Anyway, this home we move into was unique in the fat that it had no lawn.  I may have seen this in my past, but I never actually experienced a lawn made of stones and pebbles.  This made it hard to play with the kids in the yard because of the inherent pain it would cause.

It was a three bedroom house where the boys shared one bedroom, the girls in another and we had the last one.  It got kind of cramped when my sisters Cathy and Donna came to visit with Cathy’s young son, Joey (RIP).  The bills were outrageous.  Electric, gas and water/trash were almost have as much as the rent which was $750.

It was 1989 and my new job with the Department of Defense was only that of a GS-9 (meaning very little income).  Because of this, Becca tried her best to work part time, but it was hard because her availability was very limited with 4 young children under the age of 9.

This is where the ‘junk’ came in.  We had noticed in Bricktown that there was a farmers market (aka a flea market) not far from the house.  So every weekend Becca would pile a bunch of the stuff (much of it was army uniforms and equipment that we both accrued during our years in the Army – another blog for several other times) and take it to the flea market and sell it to the locals in south NJ.  I would stay with the three younger children at home while Chuck would go with Becca and help her out.

The income from these trips to the flea market were what made it possible to survive in New Jersey.  I had a one hour commute each way to where I worked at Ft. Monmouth.  The distance wasn’t the problem…it was the traffic which was horrendous.  This required gas and tolls and a lot of hand gestures and bouts of road rage, but I dealt with it.

Back to the flea market and the whole point for this blog.  As Becca would stand at the table and make sales happen, Chuck (being a young curious boy) would wander around and explore.  During her fourth or fifth visit to the flea market, Chuck wandered out behind the market and found a wooden bat laying in the grass.  He picked it up and started swinging it and getting board with that, he looked around for something to hit.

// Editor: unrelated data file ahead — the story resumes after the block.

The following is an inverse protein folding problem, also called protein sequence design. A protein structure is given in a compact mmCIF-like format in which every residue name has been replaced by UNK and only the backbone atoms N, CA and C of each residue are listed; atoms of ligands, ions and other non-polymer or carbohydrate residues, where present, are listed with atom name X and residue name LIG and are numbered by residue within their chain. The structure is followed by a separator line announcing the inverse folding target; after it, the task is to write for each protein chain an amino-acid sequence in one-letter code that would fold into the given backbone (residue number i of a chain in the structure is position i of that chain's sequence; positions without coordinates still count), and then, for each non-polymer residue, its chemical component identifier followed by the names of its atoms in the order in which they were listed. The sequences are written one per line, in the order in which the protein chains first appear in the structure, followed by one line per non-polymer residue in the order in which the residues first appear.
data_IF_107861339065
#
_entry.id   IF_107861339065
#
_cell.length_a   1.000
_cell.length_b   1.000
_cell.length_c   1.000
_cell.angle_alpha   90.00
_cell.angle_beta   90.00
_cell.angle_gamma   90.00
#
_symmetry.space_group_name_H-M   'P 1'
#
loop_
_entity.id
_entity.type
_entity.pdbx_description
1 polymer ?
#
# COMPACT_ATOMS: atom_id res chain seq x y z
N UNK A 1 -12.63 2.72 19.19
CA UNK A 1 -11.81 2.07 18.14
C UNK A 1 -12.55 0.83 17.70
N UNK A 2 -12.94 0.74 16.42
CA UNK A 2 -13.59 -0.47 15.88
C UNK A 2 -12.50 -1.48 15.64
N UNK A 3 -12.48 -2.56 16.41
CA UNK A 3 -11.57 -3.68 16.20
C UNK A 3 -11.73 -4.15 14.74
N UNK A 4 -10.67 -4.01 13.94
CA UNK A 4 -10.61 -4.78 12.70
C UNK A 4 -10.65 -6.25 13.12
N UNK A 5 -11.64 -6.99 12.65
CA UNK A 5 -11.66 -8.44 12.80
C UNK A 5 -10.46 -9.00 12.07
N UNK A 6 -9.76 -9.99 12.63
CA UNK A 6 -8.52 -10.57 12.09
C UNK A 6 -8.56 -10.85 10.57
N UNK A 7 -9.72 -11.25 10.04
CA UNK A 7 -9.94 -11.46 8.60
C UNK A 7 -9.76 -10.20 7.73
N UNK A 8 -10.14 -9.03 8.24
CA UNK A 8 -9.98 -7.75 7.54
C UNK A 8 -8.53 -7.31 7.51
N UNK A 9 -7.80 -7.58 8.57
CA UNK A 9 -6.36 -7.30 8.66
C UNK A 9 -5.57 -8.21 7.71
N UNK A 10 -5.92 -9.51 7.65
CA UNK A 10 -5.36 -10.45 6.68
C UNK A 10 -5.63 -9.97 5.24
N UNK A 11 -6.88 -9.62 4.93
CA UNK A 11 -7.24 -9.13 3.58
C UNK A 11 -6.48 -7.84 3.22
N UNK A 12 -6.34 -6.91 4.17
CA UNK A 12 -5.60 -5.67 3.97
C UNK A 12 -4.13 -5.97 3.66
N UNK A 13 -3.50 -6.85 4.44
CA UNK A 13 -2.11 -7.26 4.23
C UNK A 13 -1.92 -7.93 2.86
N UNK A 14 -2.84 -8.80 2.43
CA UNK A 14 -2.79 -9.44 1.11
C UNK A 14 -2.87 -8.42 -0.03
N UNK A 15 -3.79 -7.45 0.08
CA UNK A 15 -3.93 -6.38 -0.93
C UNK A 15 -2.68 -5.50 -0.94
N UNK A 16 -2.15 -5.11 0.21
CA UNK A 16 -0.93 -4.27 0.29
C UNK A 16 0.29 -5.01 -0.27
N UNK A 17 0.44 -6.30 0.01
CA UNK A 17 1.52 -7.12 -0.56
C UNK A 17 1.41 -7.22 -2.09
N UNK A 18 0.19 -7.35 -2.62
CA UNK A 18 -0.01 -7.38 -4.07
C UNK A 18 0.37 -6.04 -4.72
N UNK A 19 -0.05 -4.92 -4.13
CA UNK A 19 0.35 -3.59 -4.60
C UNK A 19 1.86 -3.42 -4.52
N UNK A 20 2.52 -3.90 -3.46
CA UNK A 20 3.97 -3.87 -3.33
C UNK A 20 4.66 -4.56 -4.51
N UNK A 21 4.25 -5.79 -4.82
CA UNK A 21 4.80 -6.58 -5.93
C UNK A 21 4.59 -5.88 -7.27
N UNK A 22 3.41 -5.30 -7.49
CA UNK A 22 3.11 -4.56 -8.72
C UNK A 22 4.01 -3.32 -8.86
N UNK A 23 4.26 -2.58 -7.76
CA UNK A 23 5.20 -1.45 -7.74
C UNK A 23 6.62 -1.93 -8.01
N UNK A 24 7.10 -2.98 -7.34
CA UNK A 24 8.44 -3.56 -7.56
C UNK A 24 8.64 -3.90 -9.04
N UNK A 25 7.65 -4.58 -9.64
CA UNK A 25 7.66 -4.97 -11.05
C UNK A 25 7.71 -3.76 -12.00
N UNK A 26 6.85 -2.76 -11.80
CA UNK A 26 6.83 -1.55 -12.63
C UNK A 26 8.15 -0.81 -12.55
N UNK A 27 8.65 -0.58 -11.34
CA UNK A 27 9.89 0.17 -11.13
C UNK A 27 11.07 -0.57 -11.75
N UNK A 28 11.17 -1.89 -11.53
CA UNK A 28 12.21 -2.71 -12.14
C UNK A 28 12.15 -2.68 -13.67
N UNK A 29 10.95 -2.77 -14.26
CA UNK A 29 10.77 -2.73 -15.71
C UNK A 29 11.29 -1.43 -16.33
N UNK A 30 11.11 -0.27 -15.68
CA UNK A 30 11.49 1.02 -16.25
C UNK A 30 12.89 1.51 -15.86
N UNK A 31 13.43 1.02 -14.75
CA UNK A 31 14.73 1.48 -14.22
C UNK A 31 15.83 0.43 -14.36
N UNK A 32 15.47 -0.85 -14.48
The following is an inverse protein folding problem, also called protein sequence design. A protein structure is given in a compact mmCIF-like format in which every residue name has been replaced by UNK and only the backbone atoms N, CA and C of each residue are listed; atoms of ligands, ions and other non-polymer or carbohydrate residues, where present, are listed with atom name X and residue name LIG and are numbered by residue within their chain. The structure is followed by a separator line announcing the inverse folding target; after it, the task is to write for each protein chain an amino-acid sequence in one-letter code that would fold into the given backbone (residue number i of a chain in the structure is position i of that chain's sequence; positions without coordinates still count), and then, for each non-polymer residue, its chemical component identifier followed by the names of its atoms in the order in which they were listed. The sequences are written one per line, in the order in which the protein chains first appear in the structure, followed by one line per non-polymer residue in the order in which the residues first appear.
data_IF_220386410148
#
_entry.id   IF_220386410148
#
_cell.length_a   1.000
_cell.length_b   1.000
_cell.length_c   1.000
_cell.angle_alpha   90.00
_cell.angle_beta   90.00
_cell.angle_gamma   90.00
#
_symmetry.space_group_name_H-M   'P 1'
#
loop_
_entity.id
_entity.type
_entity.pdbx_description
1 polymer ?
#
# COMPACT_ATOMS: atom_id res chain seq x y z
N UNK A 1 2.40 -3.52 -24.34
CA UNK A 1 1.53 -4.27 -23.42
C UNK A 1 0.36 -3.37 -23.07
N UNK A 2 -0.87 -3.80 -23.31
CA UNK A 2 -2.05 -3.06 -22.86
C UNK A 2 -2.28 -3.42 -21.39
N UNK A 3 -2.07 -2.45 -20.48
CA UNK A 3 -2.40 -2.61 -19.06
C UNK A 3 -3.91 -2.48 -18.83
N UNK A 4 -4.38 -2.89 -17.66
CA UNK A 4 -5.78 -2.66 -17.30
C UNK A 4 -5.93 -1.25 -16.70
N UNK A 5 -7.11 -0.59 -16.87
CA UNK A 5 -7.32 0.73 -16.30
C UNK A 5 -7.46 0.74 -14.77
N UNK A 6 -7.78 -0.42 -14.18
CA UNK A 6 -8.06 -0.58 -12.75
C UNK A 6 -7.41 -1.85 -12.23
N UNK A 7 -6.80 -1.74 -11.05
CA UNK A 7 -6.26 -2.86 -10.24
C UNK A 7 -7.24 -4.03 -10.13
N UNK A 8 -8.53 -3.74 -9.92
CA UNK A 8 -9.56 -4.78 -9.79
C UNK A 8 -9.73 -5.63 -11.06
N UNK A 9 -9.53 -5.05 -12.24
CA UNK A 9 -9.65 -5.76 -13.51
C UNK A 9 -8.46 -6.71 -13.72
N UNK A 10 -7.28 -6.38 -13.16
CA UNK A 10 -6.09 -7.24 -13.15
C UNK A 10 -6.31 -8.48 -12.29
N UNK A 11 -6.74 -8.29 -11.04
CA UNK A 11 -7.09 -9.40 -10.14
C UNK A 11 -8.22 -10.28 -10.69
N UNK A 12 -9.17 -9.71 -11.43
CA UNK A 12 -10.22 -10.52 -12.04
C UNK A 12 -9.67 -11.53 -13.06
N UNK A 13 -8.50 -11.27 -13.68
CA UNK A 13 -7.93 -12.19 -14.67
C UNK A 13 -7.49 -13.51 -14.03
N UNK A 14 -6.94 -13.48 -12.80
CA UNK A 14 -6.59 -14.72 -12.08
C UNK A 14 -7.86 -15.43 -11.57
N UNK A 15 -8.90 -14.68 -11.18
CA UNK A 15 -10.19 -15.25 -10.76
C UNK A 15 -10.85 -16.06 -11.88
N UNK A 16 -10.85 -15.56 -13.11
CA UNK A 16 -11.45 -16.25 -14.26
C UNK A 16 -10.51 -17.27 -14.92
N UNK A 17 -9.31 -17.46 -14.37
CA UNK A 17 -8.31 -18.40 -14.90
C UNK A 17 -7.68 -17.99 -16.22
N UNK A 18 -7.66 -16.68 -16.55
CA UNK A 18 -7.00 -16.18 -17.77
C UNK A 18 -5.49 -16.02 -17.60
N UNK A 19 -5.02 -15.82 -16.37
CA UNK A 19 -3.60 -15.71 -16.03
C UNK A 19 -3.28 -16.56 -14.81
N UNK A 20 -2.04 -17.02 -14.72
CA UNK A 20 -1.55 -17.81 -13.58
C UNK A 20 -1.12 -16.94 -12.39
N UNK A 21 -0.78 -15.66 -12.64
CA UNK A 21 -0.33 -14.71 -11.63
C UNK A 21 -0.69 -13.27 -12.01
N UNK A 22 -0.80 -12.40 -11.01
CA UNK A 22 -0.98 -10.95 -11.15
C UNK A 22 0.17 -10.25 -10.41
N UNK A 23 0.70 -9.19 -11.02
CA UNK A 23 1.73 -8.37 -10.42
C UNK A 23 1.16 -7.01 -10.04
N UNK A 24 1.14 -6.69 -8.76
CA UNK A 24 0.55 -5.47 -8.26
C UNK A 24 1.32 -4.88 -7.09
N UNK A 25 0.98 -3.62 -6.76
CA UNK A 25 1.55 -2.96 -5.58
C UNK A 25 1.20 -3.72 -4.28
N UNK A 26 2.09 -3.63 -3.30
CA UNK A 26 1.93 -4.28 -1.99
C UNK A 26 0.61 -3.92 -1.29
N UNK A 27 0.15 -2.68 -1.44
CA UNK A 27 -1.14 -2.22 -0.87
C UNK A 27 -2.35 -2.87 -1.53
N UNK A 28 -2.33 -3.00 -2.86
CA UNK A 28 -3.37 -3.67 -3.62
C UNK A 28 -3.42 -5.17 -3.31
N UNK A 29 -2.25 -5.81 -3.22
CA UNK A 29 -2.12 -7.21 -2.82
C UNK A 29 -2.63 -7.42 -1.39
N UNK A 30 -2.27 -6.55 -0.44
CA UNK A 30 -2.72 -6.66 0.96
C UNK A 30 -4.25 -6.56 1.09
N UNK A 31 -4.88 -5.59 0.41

He noticed what appeared to be a decrepit and abandoned tractor in the field nearby.  He went to the tractor and took a swing.  No damage.  He must have considered this a challenge because he then proceeded to wail on this tractor…swing, ting….swing, ting…until this old farmer came out and grabbed the bat in one hand and one of Chuck’s arms with the other.

Chuck showed him where to find Becca and this farmer explained what he caught Chuck doing (making it sound a lot worse then it was) and Becca offered to pay for any damage (which was very minimal).  The old boy just mumbled something about controlling the boy and went back to whatever he was doing …maybe slopping hogs??

Well, Becca packed up he table and came home early.  Of course I wondered WTH?  Then she went on to explain everything I mentioned above.  Chuck was cowering behind Becca as she explained the story and I was getting madder with every word.  Chuck and I had a discussion about the cost of his actions and the difficulty this could cause with our basic survival.  Chuck was genuinely embarrassed and regretful for the entire situation.

Chuck has always been a great boy.  Sure he had incidents like this, but overall he has made me a very proud father.  I share this story because it was a memory I awoke with this morning.  Since Chuck now has children of his own, I hope one day he will be able to share this with his children, not to show that he was a trouble maker, but to show that every child has days of adventure that would be looked upon as being troublesome.

I love my kids.